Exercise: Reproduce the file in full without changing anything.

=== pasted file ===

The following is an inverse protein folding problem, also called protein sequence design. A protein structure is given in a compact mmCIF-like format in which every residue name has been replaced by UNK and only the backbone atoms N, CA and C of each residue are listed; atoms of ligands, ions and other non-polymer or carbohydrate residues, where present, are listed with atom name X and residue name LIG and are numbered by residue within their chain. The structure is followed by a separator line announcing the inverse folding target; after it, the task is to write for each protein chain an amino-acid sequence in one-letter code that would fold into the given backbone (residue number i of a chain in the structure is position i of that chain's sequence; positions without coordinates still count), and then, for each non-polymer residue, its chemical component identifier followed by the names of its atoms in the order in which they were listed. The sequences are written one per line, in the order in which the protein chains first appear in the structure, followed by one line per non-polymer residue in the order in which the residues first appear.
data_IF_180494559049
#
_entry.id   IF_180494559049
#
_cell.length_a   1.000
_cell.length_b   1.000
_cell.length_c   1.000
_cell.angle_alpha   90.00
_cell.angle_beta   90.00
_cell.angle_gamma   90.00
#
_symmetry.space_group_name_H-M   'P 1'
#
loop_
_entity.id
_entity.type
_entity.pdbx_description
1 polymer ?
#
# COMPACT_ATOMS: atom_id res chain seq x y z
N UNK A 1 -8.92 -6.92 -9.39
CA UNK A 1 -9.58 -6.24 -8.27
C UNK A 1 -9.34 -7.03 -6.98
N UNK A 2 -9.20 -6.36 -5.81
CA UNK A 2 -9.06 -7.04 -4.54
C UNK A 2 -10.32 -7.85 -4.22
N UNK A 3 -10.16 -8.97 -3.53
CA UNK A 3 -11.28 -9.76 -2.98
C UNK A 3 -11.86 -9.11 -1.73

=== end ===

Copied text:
The following is an inverse protein folding problem, also called protein sequence design. A protein structure is given in a compact mmCIF-like format in which every residue name has been replaced by UNK and only the backbone atoms N, CA and C of each residue are listed; atoms of ligands, ions and other non-polymer or carbohydrate residues, where present, are listed with atom name X and residue name LIG and are numbered by residue within their chain. The structure is followed by a separator line announcing the inverse folding target; after it, the task is to write for each protein chain an amino-acid sequence in one-letter code that would fold into the given backbone (residue number i of a chain in the structure is position i of that chain's sequence; positions without coordinates still count), and then, for each non-polymer residue, its chemical component identifier followed by the names of its atoms in the order in which they were listed. The sequences are written one per line, in the order in which the protein chains first appear in the structure, followed by one line per non-polymer residue in the order in which the residues first appear.
data_IF_180494559049
#
_entry.id   IF_180494559049
#
_cell.length_a   1.000
_cell.length_b   1.000
_cell.length_c   1.000
_cell.angle_alpha   90.00
_cell.angle_beta   90.00
_cell.angle_gamma   90.00
#
_symmetry.space_group_name_H-M   'P 1'
#
loop_
_entity.id
_entity.type
_entity.pdbx_description
1 polymer ?
#
# COMPACT_ATOMS: atom_id res chain seq x y z
N UNK A 1 -8.92 -6.92 -9.39
CA UNK A 1 -9.58 -6.24 -8.27
C UNK A 1 -9.34 -7.03 -6.98
N UNK A 2 -9.20 -6.36 -5.81
CA UNK A 2 -9.06 -7.04 -4.54
C UNK A 2 -10.32 -7.85 -4.22
N UNK A 3 -10.16 -8.97 -3.53
CA UNK A 3 -11.28 -9.76 -2.98
C UNK A 3 -11.86 -9.11 -1.73